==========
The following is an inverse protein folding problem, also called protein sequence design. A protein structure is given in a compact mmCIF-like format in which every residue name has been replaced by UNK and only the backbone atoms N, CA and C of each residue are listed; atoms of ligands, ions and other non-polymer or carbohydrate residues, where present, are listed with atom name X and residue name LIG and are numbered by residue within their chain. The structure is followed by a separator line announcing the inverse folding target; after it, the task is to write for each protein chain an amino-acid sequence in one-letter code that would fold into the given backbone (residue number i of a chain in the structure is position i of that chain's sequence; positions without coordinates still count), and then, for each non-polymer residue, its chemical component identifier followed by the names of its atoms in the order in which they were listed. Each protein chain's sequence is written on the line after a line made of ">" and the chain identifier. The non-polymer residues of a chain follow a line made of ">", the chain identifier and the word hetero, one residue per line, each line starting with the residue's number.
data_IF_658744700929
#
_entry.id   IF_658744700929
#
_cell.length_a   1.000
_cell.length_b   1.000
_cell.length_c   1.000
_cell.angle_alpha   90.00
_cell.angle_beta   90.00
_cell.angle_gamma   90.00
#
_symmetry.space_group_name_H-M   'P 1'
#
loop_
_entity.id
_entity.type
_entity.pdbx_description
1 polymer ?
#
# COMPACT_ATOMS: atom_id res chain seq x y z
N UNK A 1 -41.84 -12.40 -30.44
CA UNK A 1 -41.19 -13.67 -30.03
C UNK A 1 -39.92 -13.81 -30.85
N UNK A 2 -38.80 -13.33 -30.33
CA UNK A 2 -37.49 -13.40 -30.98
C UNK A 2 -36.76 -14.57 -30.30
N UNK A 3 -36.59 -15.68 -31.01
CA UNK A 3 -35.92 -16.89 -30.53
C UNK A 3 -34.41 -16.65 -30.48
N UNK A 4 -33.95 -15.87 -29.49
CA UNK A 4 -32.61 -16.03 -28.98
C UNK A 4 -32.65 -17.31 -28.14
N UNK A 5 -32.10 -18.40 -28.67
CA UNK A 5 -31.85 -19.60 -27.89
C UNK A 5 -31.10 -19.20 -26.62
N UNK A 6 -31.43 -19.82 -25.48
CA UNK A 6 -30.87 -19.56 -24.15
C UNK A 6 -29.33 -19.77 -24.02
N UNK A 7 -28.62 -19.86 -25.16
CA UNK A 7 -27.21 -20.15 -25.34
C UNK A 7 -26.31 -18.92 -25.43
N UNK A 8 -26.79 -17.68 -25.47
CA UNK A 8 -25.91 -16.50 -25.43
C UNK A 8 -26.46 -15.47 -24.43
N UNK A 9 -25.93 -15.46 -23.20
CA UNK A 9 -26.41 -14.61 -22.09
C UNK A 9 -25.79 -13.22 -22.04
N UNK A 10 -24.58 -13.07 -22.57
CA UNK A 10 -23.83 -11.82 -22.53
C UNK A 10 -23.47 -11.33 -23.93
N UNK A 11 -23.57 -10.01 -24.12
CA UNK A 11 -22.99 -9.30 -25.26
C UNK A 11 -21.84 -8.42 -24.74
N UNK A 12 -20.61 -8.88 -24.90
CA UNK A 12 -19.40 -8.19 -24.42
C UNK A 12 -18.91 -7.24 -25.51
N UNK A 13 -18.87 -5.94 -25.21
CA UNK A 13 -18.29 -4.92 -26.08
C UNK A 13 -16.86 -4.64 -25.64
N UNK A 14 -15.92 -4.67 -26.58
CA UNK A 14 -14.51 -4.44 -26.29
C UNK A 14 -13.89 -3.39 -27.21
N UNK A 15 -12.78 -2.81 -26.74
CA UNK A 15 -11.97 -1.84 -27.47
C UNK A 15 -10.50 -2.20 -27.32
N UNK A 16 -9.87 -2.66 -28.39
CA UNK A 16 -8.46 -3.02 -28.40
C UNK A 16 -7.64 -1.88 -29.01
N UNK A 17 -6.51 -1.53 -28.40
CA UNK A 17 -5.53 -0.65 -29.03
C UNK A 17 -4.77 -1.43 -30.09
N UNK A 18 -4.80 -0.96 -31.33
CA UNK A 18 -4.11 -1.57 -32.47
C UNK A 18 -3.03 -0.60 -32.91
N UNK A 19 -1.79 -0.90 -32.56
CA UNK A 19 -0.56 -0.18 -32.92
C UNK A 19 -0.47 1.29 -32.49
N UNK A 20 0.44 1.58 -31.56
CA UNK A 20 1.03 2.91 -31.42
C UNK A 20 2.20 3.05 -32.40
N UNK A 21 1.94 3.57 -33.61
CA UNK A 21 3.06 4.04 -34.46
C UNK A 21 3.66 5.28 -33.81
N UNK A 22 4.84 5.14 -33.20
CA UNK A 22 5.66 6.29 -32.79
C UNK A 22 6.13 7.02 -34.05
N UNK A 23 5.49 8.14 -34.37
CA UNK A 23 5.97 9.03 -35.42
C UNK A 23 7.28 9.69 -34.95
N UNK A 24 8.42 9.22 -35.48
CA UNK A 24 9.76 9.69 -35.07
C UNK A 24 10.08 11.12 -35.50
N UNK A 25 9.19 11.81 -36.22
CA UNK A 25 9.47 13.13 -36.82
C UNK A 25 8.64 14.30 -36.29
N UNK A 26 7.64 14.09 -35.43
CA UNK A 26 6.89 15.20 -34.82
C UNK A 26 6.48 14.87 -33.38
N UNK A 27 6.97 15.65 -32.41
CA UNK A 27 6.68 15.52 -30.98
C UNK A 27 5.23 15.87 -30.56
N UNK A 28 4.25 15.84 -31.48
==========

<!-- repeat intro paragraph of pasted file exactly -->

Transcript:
The following is an inverse protein folding problem, also called protein sequence design. A protein structure is given in a compact mmCIF-like format in which every residue name has been replaced by UNK and only the backbone atoms N, CA and C of each residue are listed; atoms of ligands, ions and other non-polymer or carbohydrate residues, where present, are listed with atom name X and residue name LIG and are numbered by residue within their chain. The structure is followed by a separator line announcing the inverse folding target; after it, the task is to write for each protein chain an amino-acid sequence in one-letter code that would fold into the given backbone (residue number i of a chain in the structure is position i of that chain's sequence; positions without coordinates still count), and then, for each non-polymer residue, its chemical component identifier followed by the names of its atoms in the order in which they were listed. Each protein chain's sequence is written on the line after a line made of ">" and the chain identifier. The non-polymer residues of a chain follow a line made of ">", the chain identifier and the word hetero, one residue per line, each line starting with the residue's number.